13 Reasons You Should Ride Your Bike To Work
National Bike Month by the League of American Bicyclists.
According to the Business Insider, there are 13 good reasons for bicycle commuting.
1. It would make cycling safer for everyone.
2. It is vastly cheaper than driving.
3. It's a free gym on wheels.
4. You won't miss morning traffic jams.
5. You don't even have to own a bike. (bike share)
6. Women could use the extra bone support.
7. We could save hundreds of millions on health care expenses.
8. You inhale more harmful exhaust in your car than on a bike. (That makes me feel better...)
9. You're way more likely to get sick taking public transportation.
10. Businesses will save millions in lost productivity.
11. Uncle Sam will pay you to bike to work.
12. You'll never have to worry about a parking spot again.
13. Because all of your excuses not to bike are lame.
As I argue elsewhere, we've built a mobility system that preferences automobility, so it shouldn't be a surprise that most people drive.
Therefore, in a car-centric world, people need focused help to make the transition to biking as transportation.
In short, we've been effective at creating biking-appropriate infrastructure, but that goes only so far in shifting people to bicycling in a mobility paradigm where the car is still king. At a certain point, you have to be more purposive as there is only so much usage can be realized via trickle down benefit from bike infrastructure. Here are four concepts:
-- Urban Cycle Loan - London Cycling Campaign
Some people might argue that bike share does this, but it doesn't really. To get the most benefits from biking, you need to be able to leave directly from your origin by bike and arrive directly at your destination by bike, rather than walking potentially many blocks to and from bike share stations.
2. Programming to assist people in taking up biking for transportation as a routine activity. The Community Cycling Center of Portland has pioneered a program called "Create a Commuter," for low income populations, where people get training and assistance, as well as a bike, helmet, lock, lights, etc.
-- case study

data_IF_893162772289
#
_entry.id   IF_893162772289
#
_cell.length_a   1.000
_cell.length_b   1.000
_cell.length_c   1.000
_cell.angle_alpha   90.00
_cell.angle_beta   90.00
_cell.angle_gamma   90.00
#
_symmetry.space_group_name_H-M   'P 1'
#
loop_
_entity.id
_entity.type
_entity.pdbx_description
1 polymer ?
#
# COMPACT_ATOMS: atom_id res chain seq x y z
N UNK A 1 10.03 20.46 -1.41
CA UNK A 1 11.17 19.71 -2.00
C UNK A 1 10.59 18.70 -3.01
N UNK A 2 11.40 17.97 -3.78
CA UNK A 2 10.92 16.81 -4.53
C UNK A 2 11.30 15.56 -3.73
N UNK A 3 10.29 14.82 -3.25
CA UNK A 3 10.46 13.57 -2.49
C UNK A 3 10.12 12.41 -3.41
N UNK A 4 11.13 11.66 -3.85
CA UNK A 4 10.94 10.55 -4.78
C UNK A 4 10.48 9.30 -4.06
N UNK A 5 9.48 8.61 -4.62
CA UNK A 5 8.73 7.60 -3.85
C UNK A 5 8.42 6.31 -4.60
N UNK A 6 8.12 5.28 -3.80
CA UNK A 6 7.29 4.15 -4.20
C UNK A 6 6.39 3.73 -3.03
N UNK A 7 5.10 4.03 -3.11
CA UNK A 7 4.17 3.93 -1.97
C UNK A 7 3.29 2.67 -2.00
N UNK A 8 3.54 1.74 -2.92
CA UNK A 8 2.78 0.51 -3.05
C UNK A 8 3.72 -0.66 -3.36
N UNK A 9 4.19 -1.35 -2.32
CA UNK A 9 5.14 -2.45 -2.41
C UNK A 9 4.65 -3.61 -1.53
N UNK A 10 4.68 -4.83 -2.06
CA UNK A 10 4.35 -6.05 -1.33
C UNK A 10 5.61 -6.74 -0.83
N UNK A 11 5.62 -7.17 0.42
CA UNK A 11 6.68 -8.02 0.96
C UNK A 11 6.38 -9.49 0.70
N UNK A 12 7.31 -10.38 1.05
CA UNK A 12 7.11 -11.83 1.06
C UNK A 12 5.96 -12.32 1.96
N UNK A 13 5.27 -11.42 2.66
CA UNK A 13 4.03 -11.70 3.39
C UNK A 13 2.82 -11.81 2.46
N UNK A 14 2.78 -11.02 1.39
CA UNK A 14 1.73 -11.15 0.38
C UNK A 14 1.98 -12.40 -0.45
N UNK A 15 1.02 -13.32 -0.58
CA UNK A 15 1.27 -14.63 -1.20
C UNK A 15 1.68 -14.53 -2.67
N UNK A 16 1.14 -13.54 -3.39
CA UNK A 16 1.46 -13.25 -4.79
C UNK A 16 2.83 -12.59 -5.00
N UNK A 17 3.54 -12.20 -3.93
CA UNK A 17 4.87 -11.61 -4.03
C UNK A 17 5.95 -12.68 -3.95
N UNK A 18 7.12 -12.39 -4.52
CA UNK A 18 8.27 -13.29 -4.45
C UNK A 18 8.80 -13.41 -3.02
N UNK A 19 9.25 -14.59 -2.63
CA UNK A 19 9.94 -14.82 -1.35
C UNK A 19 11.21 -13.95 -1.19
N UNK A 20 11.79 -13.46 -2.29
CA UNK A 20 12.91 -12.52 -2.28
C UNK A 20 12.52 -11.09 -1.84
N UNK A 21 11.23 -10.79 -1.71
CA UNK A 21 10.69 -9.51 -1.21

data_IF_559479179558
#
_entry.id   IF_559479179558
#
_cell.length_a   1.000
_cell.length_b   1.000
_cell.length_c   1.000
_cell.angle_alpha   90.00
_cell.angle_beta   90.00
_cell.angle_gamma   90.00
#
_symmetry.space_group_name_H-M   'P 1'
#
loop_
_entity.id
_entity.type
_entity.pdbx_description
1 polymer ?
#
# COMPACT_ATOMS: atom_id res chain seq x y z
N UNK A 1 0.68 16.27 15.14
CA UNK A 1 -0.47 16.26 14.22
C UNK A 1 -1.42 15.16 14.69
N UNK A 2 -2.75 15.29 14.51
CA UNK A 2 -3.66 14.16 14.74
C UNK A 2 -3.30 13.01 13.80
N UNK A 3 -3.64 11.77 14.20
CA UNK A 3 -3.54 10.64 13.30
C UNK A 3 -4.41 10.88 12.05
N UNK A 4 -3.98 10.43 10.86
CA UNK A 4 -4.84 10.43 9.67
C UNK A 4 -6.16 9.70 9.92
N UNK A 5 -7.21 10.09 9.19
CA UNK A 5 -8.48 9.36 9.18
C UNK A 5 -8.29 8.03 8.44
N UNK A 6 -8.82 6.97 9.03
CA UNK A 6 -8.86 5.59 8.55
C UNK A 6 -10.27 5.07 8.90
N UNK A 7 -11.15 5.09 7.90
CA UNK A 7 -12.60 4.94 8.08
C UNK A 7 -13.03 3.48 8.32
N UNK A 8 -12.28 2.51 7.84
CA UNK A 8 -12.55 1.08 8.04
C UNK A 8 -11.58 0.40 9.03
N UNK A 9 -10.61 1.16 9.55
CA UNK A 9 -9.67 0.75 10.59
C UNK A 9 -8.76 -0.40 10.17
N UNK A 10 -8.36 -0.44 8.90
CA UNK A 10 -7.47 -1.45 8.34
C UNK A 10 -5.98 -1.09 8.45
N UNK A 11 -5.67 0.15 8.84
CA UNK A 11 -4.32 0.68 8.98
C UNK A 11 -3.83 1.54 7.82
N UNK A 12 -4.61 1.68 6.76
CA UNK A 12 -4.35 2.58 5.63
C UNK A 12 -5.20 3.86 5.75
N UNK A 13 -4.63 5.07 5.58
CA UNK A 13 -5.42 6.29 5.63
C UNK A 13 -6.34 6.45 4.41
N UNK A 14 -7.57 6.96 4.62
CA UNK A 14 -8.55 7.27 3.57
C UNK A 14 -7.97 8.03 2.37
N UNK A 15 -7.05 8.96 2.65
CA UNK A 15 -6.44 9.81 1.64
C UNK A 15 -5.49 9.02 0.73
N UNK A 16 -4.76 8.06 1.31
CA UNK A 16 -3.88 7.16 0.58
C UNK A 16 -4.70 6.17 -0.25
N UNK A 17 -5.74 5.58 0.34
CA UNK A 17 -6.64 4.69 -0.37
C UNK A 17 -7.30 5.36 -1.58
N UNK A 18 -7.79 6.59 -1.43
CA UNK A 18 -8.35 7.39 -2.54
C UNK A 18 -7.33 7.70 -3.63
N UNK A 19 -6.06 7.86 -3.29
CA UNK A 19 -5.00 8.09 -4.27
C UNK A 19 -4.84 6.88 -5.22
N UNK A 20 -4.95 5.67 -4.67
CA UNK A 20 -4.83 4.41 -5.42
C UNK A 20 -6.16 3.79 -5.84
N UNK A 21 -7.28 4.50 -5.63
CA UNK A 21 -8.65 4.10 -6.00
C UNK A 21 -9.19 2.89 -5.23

But I would say that most people need assistance, regardless of income, because of how our mobility system is set up. Schools, community recreation centers, campuses and other workplaces are great settings for the delivery of such programs. Although it is important to offer one-on-one coaching also, depending on whether or not people are comfortable in groups.
Most community recreation centers do not offer such programming, but ought to. Similarly, community recreation centers would be good locations for community bike co-ops ("Bike Kitchens: Building Community, Bikes," Yes Magazine; "Bicycle co-op helps local enthusiasts learn to do repairs," Columbus Dispatch). Many communities have bike co-ops, but they tend to have to come up with their own space. This is tougher in strong real estate markets.
3. Payroll deduction programs for bike purchases. The UK also has a program where people can purchase bikes, and pay for the cost over time through payroll deduction programs. Sure, some people abuse this privilege to buy expensive racing bikes, but overall it's a good idea.
4. Low cost loans to purchase bikes. Alternatively, many credit unions offer loan programs for bike purchasing. At the Virginia Credit Union, it can be as low as a $100 loan.
Also see "What should a US national bike strategy plan look like?," "Are developers missing the point on eliminating parking minimums?: it's to promote sustainable transportation modes," and "More bikes: elements of a Bicycle Friendly Community."